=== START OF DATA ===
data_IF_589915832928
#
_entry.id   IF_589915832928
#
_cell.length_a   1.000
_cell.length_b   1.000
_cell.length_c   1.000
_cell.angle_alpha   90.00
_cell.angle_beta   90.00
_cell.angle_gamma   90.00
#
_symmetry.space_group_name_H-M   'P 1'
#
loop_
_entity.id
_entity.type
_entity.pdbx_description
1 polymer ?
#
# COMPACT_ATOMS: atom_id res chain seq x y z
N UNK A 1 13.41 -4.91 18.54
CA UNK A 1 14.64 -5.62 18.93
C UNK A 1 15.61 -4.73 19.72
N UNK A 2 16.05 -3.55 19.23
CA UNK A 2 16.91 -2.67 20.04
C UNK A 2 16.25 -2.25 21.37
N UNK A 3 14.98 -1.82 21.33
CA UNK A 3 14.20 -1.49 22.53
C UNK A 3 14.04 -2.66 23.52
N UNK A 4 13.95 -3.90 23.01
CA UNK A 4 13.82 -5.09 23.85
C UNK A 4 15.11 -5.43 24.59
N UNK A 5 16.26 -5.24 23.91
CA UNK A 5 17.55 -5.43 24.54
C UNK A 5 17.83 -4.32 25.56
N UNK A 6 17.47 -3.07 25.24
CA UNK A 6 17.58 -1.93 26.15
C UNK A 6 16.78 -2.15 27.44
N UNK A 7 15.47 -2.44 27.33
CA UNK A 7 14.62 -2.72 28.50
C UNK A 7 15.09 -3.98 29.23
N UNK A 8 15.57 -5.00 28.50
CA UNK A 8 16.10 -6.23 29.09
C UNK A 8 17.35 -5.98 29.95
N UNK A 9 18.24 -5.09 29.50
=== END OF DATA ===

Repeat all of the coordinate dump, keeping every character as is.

data_IF_589915832928
#
_entry.id   IF_589915832928
#
_cell.length_a   1.000
_cell.length_b   1.000
_cell.length_c   1.000
_cell.angle_alpha   90.00
_cell.angle_beta   90.00
_cell.angle_gamma   90.00
#
_symmetry.space_group_name_H-M   'P 1'
#
loop_
_entity.id
_entity.type
_entity.pdbx_description
1 polymer ?
#
# COMPACT_ATOMS: atom_id res chain seq x y z
N UNK A 1 13.41 -4.91 18.54
CA UNK A 1 14.64 -5.62 18.93
C UNK A 1 15.61 -4.73 19.72
N UNK A 2 16.05 -3.55 19.23
CA UNK A 2 16.91 -2.67 20.04
C UNK A 2 16.25 -2.25 21.37
N UNK A 3 14.98 -1.82 21.33
CA UNK A 3 14.20 -1.49 22.53
C UNK A 3 14.04 -2.66 23.52
N UNK A 4 13.95 -3.90 23.01
CA UNK A 4 13.82 -5.09 23.85
C UNK A 4 15.11 -5.43 24.59
N UNK A 5 16.26 -5.24 23.91
CA UNK A 5 17.55 -5.43 24.54
C UNK A 5 17.83 -4.32 25.56
N UNK A 6 17.47 -3.07 25.24
CA UNK A 6 17.58 -1.93 26.15
C UNK A 6 16.78 -2.15 27.44
N UNK A 7 15.47 -2.44 27.33
CA UNK A 7 14.62 -2.72 28.50
C UNK A 7 15.09 -3.98 29.23
N UNK A 8 15.57 -5.00 28.50
CA UNK A 8 16.10 -6.23 29.09
C UNK A 8 17.35 -5.98 29.95
N UNK A 9 18.24 -5.09 29.50